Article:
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Was McCarthy distracted from governing by impeachment inquiry?

House Republicans have vowed to take a long, methodical approach to investigating President Biden over potential wrongdoing.

“I want this to take a long time. I really do,” Rep. Marjorie Taylor Greene (R-Ga.), a member of the House Oversight and Accountability Committee, said in a recent interview.

“We’re just going to keep plowing ahead, doing our work,” Rep. Jim Jordan (R-Ohio), chairman of the Judiciary Committee, told reporters Thursday.

But there are whispers from some rank-and-file Republicans that their leadership got too fixated on these investigations, losing focus on processing the government funding bills from the House Appropriations Committee.

That’s now left the House GOP certain to face the blame if there’s a shutdown of the federal government starting next Sunday — unless they can pull off a fast legislative trick.

Moreover, when the House Oversight Committee gathers Thursday for its first formal hearing on the impeachment inquiry, the shadow of the looming shutdown will blot out any spotlight the GOP hopes to shine on Biden — leaving the hearing to play at least second fiddle to the ongoing machinations to fund the government.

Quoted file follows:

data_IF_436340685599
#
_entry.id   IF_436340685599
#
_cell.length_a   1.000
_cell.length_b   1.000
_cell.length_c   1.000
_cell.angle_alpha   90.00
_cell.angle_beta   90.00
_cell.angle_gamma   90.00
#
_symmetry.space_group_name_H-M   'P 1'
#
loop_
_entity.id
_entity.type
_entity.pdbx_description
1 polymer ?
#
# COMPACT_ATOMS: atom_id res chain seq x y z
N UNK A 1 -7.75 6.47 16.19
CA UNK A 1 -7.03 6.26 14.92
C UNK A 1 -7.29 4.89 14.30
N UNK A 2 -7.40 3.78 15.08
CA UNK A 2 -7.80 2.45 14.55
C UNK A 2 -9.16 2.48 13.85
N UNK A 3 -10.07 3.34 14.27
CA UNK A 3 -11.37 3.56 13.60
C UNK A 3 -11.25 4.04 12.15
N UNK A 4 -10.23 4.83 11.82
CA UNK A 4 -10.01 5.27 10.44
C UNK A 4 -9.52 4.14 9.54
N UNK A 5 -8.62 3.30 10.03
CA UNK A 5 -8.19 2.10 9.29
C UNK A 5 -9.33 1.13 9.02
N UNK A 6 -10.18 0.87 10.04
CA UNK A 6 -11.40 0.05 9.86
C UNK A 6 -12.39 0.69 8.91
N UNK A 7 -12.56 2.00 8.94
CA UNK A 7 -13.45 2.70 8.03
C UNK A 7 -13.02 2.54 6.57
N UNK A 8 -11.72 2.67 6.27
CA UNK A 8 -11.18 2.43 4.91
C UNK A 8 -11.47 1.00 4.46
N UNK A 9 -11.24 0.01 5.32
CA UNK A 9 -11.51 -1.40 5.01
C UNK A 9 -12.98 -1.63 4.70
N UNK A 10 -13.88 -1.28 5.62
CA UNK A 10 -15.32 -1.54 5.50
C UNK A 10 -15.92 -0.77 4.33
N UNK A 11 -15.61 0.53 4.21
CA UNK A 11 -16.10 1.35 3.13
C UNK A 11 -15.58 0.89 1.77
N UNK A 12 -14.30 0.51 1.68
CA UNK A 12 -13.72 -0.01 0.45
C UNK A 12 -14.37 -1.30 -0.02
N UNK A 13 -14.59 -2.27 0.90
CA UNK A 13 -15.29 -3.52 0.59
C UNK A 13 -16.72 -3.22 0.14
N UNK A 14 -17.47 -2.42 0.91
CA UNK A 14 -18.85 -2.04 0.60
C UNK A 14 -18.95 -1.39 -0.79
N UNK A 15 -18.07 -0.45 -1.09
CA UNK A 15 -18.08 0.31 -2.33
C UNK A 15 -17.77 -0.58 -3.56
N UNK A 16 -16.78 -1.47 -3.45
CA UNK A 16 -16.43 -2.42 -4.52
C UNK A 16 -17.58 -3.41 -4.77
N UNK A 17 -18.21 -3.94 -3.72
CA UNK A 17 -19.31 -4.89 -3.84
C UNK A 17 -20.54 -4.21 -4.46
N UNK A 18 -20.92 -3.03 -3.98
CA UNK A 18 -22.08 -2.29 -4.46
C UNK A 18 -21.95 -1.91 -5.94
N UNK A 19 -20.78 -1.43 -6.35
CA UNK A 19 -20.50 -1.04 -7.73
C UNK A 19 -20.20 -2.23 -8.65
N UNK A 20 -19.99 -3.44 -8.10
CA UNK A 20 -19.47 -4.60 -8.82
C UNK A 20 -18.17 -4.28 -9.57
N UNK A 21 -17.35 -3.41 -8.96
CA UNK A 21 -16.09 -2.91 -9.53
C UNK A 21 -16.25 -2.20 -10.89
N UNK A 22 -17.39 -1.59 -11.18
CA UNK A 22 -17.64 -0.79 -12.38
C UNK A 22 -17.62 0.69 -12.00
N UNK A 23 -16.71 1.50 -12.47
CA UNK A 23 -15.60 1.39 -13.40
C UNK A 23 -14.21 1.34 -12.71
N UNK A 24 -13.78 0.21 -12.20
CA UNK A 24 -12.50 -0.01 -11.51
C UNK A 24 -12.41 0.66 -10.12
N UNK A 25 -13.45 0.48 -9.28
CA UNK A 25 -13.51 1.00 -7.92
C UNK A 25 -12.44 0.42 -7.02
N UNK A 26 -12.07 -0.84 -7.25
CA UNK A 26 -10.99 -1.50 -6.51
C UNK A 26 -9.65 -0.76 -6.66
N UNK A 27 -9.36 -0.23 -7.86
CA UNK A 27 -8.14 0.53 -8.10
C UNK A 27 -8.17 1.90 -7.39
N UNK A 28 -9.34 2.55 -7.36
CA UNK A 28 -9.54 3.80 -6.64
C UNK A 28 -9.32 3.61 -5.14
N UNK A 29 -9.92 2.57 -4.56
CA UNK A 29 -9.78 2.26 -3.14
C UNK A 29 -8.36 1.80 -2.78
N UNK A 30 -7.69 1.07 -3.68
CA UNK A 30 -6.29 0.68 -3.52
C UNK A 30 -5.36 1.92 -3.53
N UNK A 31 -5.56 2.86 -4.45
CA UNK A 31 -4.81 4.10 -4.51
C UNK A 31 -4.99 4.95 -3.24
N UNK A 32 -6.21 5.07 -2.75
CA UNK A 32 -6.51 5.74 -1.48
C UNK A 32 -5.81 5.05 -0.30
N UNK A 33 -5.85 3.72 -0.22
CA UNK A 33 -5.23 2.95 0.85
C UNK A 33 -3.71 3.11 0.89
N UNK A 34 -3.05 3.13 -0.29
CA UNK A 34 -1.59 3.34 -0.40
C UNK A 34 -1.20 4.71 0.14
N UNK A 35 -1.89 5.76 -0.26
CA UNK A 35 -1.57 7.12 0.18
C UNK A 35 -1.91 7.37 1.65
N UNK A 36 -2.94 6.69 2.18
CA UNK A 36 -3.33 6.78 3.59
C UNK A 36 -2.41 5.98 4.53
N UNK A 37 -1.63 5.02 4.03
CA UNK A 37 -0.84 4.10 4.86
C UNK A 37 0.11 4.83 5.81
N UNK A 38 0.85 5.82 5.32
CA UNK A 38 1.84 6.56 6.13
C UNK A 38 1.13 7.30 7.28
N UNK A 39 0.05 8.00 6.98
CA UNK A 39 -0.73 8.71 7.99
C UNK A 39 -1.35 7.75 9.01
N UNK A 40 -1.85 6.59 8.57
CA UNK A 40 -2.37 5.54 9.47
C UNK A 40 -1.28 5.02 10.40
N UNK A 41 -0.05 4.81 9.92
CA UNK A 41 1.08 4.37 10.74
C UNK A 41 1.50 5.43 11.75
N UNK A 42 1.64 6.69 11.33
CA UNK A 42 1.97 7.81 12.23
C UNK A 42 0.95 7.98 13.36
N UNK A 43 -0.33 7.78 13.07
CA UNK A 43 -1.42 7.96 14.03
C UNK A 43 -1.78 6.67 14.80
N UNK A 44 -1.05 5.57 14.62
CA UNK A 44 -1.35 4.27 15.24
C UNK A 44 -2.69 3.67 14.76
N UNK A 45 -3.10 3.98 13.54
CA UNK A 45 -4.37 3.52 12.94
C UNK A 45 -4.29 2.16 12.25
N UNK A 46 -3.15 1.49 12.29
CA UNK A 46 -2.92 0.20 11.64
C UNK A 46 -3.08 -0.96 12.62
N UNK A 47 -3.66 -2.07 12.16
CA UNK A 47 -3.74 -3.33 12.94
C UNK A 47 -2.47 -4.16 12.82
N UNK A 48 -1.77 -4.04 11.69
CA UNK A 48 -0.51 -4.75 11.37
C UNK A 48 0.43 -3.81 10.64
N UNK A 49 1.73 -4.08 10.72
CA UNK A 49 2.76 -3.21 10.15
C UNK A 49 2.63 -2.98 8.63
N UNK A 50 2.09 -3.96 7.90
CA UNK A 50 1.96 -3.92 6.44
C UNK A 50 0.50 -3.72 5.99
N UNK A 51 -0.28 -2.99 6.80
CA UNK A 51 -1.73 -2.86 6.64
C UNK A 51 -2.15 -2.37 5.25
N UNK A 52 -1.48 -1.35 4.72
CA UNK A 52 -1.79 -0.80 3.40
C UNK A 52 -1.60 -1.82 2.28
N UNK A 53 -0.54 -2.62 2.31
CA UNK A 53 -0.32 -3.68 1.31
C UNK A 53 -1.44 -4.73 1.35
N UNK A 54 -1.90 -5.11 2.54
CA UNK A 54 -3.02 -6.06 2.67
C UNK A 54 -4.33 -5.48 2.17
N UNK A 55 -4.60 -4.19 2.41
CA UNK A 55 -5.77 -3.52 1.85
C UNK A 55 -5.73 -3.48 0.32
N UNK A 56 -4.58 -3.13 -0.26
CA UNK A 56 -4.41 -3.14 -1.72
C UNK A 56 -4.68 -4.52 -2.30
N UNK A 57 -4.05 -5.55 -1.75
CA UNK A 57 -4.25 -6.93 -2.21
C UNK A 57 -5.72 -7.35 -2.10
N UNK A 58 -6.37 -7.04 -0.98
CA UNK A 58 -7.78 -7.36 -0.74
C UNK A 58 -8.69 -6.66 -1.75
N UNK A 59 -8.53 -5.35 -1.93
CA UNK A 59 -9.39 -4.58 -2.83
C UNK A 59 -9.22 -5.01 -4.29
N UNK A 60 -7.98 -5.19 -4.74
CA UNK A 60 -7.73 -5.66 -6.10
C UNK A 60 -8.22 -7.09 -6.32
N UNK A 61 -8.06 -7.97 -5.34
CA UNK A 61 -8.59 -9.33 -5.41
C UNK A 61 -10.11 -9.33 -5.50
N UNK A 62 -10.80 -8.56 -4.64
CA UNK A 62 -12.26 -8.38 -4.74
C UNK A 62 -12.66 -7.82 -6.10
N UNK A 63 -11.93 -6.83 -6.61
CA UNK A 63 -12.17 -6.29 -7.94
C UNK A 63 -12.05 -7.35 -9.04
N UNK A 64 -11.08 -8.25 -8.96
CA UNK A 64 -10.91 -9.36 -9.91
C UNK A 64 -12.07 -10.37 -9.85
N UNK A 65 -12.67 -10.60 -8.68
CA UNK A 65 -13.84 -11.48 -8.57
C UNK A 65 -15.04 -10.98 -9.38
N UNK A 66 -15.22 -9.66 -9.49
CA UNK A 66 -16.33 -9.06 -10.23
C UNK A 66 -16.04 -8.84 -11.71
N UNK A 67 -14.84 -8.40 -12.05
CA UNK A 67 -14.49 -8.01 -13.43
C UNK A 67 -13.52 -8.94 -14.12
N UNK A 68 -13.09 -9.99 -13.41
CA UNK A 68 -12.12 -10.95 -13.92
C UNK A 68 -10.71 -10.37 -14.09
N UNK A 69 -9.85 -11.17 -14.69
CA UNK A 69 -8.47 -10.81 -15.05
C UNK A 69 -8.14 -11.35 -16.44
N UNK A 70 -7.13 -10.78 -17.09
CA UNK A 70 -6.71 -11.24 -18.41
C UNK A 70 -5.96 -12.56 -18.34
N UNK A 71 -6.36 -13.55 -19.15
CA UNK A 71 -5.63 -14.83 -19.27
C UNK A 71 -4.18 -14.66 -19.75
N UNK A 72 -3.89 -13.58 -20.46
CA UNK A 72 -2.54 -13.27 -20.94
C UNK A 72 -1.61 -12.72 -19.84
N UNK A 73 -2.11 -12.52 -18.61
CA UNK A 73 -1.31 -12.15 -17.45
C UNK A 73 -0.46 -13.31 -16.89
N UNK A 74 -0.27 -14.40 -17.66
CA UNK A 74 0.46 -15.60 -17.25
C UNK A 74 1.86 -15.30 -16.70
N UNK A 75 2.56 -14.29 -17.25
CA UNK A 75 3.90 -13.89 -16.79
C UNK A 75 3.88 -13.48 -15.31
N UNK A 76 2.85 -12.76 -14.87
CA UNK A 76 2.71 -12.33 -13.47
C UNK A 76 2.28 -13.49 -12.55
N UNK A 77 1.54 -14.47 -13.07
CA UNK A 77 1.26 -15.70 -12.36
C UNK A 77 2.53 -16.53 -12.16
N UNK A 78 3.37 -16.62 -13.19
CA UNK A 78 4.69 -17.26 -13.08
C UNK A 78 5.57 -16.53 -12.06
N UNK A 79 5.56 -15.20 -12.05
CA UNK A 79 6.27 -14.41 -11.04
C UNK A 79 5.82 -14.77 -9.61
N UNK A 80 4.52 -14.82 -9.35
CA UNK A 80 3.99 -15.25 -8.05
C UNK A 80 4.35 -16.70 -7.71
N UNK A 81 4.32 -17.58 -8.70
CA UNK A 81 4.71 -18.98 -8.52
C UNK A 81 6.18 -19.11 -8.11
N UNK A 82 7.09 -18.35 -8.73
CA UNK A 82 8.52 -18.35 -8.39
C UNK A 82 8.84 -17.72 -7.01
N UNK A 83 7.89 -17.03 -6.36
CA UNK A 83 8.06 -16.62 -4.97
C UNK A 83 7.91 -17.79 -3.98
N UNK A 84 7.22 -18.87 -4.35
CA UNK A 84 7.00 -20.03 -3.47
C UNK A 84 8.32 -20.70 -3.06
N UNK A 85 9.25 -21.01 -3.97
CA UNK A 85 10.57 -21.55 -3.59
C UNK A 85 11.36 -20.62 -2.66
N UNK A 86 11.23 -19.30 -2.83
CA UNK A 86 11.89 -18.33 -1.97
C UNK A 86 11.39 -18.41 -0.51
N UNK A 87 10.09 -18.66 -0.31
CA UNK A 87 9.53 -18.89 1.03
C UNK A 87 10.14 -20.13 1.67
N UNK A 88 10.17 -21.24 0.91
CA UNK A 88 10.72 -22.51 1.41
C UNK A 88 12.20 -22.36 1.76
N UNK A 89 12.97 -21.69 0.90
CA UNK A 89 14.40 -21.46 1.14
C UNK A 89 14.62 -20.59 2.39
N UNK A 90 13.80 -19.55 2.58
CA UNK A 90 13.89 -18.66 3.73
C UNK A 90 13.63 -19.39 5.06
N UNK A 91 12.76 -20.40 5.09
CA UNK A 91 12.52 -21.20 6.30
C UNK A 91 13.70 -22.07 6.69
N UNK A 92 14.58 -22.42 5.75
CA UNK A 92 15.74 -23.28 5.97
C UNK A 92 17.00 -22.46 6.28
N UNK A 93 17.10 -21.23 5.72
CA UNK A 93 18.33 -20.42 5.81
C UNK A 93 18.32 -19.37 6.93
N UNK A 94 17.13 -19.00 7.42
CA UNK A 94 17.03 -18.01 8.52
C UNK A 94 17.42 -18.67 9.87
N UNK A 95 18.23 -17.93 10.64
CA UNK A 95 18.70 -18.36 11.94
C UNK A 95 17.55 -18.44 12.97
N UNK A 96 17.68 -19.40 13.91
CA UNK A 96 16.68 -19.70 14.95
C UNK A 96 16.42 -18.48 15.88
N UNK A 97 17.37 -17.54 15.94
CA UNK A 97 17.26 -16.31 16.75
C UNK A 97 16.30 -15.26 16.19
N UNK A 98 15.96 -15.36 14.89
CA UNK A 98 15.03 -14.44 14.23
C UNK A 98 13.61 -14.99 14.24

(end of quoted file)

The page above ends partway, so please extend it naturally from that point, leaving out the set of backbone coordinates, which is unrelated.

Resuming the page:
“We allowed ourselves to basically get so distracted with all the other shiny objects that we didn’t actually get ahead of our real job, which is to be appropriators,” Rep. Cory Mills (R-Fla.) told reporters after leaving an emergency GOP meeting late Thursday.

There’s a certain irony for House Speaker Kevin McCarthy (R-Calif.) to have his own members blaming the impeachment focus for the looming shutdown.

After taking a longer-than-usual 46-day legislative break in the late summer, McCarthy’s first day back in the Capitol, Sept. 12, turned into a frenzy as he unilaterally announced that the Oversight, Judiciary and Ways and Means committees were entering an official impeachment inquiry.

His rank-and-file Republicans saw the move mostly as a ploy to try to quell angst among far-right lawmakers ahead of the Sept. 30 deadline to keep federal agencies funded. Those ideological warriors dismissed the impeachment move as something otherwise overdue and then ratcheted up their demands on cutting government spending.